“You mustn’t be afraid to dream a little bigger”
In this column, we will highlight films that have directly or indirectly inspired the most cherished and popular movies of contemporary cinema. Every movie comes from a tradition of similar films (except Avatar, of course).
Our goal is to give the reader reference points for his or her favorite movies, in order to help spark an interest in film history.
We will discuss the antecedents of a popular movie in reverse chronological order–working backwards through film history. This week, we will focus on Inception.
While Inception can safely be called the first blockbuster (or movie) in the dream-action-thriller-heist genre, it is certainly not the first movie to be made about dreaming and dreamers.
Though film wizard Christopher Nolan brought the “dream movie” to a new peak, the genre has a distinct place in film history.
Had a crackpot crew of inception-agents wanted to inspire Christopher Nolan to make Inception, these are some of the films they would have screened in his subconscious.
As huge movie nerds, we sincerely hope that you check out some of these films.
The Science of Sleep (2006)
Where Inception was concerned with posing abstract philosophical questions about dreaming, illusion and reality, The Science of Sleep focuses on the vivid emotional content of dreams.
Gael Garcia Bernal plays a lonely, struggling artist in Paris, whose imagination threatens to overwhelm his day-to-day life. Directed by the insanely creative Michel Gondry (same guy who did Eternal Sunshine of the Spotless Mind), the film tackles some of the same existential concepts that informed Inception but with a distinctively comic and heartfelt tone.
Dark City (1999)
While Inception owes a huge debt to the dream-logic and surreal action of The Matrix, it also bears the influence of another 1999 film that dealt with the precarious, subjective nature of reality: director Alex Proyas’ Dark City.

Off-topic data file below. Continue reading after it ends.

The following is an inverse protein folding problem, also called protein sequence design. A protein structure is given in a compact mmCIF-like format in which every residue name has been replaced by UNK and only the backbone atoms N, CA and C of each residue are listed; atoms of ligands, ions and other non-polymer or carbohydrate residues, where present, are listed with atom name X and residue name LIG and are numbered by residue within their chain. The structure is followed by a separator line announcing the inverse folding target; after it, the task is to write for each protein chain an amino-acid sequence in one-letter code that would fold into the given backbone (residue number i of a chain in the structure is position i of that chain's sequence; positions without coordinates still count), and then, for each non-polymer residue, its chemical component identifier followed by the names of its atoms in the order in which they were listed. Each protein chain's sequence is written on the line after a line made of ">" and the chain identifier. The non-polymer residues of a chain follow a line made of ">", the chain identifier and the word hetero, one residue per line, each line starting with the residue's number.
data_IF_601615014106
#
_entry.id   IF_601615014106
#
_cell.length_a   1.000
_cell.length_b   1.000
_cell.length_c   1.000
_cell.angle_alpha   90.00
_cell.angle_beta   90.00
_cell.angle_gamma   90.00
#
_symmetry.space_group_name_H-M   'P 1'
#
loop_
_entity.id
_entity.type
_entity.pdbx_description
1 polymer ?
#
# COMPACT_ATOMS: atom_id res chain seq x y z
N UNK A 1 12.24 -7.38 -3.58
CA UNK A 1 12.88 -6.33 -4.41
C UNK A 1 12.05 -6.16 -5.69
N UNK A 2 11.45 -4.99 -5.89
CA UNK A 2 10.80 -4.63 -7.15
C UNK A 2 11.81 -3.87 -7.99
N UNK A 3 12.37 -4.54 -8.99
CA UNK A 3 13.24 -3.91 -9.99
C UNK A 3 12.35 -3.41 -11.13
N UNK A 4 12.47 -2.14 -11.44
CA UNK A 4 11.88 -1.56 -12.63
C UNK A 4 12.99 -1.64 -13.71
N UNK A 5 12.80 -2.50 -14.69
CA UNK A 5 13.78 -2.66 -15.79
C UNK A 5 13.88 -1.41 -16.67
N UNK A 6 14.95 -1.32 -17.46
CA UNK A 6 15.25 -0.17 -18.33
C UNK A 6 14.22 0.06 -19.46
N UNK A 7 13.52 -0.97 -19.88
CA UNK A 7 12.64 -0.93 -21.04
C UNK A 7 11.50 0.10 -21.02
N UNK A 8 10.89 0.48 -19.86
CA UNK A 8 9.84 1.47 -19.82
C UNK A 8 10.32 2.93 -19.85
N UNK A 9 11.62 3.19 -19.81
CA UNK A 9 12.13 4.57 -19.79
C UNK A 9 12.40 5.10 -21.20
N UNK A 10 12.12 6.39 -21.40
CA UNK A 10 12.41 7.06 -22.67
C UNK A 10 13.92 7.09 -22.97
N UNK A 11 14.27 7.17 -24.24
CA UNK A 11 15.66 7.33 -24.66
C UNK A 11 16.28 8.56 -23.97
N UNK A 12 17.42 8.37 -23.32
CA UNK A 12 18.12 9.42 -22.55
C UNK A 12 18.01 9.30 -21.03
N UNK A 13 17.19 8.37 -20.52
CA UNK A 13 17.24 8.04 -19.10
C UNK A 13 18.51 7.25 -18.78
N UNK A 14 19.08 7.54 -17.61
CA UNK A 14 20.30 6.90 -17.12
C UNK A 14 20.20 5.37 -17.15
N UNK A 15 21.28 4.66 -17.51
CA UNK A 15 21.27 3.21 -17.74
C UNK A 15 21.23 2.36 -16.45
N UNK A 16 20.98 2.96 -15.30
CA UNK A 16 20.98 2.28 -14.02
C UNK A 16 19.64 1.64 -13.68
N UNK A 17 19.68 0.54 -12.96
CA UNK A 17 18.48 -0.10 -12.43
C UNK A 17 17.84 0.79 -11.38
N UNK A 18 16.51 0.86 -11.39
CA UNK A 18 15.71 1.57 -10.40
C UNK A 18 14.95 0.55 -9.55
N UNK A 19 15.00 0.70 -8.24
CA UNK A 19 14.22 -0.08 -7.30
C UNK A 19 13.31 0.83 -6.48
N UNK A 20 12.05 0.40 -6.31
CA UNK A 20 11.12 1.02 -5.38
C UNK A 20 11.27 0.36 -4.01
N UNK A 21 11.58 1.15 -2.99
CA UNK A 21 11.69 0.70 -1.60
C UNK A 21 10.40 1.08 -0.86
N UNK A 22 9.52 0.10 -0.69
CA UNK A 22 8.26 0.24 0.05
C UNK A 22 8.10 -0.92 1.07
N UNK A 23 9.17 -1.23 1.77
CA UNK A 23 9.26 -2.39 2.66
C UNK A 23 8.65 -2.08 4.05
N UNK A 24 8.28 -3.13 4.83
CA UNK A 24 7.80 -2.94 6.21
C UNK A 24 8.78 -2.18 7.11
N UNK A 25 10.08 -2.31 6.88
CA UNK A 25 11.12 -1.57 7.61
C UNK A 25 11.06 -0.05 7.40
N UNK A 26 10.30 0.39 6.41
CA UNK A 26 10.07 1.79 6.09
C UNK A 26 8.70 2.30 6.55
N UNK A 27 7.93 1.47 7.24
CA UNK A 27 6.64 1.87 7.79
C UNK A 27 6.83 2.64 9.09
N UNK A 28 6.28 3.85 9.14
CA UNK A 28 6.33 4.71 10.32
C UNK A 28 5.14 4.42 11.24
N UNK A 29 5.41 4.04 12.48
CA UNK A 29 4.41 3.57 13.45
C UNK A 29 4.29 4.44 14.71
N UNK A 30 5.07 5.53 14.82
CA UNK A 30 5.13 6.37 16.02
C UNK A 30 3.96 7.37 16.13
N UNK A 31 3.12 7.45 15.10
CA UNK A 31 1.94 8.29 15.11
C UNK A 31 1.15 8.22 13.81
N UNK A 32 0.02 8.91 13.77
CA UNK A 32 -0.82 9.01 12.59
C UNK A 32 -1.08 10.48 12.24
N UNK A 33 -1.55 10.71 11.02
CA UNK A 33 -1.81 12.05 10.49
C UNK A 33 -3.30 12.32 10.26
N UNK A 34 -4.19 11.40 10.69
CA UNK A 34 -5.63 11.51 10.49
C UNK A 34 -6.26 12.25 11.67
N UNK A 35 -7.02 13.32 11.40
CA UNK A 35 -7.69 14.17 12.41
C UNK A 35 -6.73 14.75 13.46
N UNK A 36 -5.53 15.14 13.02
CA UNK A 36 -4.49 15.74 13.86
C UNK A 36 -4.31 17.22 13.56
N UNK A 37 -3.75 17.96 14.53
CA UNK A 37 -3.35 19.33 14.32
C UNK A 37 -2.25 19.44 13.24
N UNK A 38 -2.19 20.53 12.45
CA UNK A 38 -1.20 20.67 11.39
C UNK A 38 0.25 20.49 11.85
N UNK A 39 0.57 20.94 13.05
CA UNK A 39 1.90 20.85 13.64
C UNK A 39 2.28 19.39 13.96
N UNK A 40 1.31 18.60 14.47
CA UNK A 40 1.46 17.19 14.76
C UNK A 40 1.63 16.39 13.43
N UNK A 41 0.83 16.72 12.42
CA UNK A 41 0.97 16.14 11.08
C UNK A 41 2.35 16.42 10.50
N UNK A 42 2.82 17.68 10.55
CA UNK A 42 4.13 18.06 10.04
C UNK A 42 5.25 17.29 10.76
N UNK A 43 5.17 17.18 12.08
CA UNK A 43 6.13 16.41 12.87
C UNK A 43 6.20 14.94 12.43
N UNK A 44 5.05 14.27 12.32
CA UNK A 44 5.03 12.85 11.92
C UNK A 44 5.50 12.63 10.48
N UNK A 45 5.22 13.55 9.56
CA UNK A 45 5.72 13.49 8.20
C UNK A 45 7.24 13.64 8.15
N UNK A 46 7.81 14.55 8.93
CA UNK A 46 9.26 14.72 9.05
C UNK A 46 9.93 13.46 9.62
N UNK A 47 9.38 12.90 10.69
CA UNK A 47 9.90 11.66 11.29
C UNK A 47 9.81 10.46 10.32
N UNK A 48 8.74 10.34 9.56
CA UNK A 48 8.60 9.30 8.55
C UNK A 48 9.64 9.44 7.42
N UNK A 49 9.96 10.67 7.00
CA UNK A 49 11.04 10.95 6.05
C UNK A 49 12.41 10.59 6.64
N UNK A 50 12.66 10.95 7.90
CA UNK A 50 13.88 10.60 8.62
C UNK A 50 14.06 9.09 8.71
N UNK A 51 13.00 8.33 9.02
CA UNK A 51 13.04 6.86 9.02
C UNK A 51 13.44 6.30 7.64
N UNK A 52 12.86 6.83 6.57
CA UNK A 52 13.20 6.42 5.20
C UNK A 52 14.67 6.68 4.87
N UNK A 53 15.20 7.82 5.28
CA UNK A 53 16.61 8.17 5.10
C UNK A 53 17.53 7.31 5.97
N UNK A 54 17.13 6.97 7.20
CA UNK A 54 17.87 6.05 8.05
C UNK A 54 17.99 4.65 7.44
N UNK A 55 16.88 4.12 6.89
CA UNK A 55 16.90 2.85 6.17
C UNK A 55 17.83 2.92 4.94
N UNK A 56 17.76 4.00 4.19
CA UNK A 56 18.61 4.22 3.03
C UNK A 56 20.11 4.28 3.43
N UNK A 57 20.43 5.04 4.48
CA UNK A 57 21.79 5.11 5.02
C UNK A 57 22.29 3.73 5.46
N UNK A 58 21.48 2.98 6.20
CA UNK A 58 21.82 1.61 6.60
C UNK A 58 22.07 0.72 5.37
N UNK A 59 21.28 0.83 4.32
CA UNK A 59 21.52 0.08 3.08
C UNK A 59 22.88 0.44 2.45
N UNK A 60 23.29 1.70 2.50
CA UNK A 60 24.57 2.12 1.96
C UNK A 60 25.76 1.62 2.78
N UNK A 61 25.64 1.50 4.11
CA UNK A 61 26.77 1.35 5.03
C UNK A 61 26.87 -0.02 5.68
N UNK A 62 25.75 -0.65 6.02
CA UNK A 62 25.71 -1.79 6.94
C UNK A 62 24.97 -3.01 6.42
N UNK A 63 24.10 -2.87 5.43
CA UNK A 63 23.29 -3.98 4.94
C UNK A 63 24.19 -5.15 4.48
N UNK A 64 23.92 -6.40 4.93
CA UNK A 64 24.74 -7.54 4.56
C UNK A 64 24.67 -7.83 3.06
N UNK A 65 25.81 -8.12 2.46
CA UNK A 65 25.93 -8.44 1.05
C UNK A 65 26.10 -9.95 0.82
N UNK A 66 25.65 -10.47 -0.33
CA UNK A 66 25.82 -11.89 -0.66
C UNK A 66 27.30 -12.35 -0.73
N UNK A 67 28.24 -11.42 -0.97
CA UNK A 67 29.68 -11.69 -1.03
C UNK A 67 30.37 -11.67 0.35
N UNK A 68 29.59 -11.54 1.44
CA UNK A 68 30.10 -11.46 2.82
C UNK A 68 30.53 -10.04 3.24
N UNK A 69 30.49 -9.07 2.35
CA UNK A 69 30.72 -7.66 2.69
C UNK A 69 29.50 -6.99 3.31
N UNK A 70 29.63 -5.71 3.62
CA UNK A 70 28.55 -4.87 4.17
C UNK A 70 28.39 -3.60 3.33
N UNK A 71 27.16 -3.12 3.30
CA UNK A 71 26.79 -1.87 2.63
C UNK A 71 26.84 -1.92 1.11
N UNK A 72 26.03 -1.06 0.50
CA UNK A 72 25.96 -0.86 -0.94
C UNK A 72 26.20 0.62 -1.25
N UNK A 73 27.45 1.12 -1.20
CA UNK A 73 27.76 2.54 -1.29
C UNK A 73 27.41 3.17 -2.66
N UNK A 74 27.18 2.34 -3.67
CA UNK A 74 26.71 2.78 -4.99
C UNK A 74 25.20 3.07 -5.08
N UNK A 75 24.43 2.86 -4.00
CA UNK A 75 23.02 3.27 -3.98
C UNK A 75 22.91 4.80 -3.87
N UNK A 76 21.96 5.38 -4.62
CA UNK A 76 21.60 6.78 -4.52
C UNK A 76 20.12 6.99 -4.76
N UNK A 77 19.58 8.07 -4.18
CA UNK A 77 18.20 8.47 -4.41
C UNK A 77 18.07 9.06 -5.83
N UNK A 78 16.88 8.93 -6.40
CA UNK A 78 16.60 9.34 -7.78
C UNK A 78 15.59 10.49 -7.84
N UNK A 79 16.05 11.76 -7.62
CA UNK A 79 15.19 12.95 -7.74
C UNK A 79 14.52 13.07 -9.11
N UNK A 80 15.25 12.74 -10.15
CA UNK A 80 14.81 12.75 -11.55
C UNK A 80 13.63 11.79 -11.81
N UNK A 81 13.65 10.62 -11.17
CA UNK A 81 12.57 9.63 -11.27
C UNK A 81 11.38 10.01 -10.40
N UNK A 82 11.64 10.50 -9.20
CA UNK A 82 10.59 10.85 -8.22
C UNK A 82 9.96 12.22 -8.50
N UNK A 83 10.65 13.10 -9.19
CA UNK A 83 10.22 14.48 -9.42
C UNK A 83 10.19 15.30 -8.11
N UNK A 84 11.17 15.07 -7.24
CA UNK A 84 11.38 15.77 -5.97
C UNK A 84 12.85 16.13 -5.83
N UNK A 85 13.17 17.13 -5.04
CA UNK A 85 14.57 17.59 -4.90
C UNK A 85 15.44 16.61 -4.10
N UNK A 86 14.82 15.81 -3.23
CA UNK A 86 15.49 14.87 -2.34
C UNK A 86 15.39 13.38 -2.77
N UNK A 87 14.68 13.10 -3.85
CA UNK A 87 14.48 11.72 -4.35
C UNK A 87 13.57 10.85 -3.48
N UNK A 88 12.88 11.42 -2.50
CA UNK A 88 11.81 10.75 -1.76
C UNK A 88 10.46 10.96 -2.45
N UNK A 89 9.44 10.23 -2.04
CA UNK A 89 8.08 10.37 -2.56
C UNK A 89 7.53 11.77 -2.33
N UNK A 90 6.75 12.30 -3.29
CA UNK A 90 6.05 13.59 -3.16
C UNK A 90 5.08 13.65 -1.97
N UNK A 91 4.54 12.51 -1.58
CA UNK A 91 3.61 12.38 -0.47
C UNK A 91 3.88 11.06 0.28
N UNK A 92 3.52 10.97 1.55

Dark City is structured like a film noir but with a twist–the protagonist suffers from memory loss and begins an investigation into everything that he has forgotten. Though we won’t spoil anything, we can tell you that his amnesia isn’t just a matter of a bad bump on the head–there are larger implications about his fragile understanding of reality.
At heart, Inception is an absurdly complicated heist movie. Though Rififi is by no means a “dream movie,” it is nevertheless one of the most influential and enduring heist movies in film history.
The plot of Rififi deals with a middle-aged gangster who, after being released from prison, is roped back in by his protégé for one final job: the robbery of a French jewelry store for its most valuable diamonds.
The heist itself is just as thrilling as the snow fortress sequence in Inception, which is even more impressive given that it does not contain explosions, guys with machine guns riding on snowmobiles or Leo DiCaprio screaming into a walkie-talkie.
Un Chien D’Andalou (1929)
Luis Buñuel and Salvador Dali devised this iconic surrealist film using free association. As such, it follows an uncanny dream logic that will leave you reeling. At times disturbing, always compelling, this is a must see for someone looking to see an unmediated dream film.
The Cabinet of Dr. Caligari
This silent film psychological thriller is credited with introducing the “twist-ending” into film. This movie asks similar questions about reality as Inception, using insanity instead of dreams as an alternative to reality. All the same, the film explores a highly-stylized, expressionist dreamscape that is both disorienting and frightening.